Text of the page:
Isaac had a very noticeable eye squint and was not even trying to speak so my health visitor referred them both to a community paediatrician.

Naomi also struggled with weaning and neither of them gave eye contact at that point.

Did you have any idea what could have been the problem?

I thought they may be delayed in some areas perhaps simply from being twins and having to share my time.

I also thought Naomi may have some physical issues as she seemed very weak and was not even rolling about.

I was fairly confident they would outgrow these things though and be totally fine.

As time went on I began to suspect something deeper was going on, with Isaac especially.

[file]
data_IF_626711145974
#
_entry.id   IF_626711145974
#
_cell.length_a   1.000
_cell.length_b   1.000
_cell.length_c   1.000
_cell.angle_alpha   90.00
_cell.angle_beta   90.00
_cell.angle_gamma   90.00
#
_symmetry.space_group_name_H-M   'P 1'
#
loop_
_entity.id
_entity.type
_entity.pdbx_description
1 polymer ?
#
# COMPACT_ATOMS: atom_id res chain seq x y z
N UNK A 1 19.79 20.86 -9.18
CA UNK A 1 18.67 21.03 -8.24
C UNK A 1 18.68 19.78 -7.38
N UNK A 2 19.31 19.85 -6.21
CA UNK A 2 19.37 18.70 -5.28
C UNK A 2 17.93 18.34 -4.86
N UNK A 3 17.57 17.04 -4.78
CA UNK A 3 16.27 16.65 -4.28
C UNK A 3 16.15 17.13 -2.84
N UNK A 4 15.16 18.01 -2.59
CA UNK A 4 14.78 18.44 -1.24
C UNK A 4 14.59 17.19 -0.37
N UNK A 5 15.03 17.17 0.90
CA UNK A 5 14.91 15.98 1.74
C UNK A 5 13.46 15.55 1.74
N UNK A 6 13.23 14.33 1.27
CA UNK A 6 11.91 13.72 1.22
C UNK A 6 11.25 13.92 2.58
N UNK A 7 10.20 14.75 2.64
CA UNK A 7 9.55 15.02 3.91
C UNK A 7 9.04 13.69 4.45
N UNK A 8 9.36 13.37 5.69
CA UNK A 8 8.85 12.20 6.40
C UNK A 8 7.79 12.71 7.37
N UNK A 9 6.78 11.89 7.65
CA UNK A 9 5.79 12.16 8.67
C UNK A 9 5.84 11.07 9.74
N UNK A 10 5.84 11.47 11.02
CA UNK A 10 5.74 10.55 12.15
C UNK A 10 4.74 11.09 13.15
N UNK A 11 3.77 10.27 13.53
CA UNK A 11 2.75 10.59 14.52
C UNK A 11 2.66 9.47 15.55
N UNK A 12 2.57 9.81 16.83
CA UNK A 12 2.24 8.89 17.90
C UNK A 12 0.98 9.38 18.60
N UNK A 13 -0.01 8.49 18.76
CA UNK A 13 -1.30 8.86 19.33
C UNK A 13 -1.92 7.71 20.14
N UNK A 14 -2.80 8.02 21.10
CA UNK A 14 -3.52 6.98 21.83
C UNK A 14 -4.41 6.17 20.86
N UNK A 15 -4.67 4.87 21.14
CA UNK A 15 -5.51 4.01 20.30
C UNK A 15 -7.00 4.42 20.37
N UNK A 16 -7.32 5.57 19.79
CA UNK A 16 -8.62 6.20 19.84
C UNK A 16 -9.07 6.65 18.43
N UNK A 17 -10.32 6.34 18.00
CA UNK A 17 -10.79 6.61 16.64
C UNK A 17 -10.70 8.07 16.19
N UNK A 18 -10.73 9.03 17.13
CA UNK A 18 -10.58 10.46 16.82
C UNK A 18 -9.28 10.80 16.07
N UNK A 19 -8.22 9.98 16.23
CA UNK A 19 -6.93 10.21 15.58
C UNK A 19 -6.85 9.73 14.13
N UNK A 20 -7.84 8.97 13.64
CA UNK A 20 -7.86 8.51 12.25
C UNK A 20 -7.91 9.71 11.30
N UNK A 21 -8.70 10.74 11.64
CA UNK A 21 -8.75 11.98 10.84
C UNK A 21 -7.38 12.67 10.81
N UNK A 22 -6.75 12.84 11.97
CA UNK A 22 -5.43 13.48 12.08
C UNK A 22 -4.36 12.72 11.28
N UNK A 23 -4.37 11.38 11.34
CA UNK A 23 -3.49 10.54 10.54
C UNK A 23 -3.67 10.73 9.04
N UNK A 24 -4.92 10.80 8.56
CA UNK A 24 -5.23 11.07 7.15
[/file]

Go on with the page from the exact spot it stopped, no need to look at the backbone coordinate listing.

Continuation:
He was very withdrawn, never played with toys, still had no language and at two was still not walking. I started googling and soon came across the word ‘autism’ but I was not ready to face it.

Who first mentioned autism to you and how did you feel?

At our first paediatrician appointment we were told Isaac presented with autism spectrum disorder and I assumed this was a formal diagnosis.

I was quite shocked to find out later that this was not the case and that for almost two years afterwards professionals did everything possible to avoid the word, despite the fact it was obvious he had it.

It took until he was three years and nine months to get a formal diagnosis by which time he was very entrenched in his own world, still not speaking at all and spent his waking moments scanning objects in front of his eyes like his favourite blanket, his hands and anything he could reach.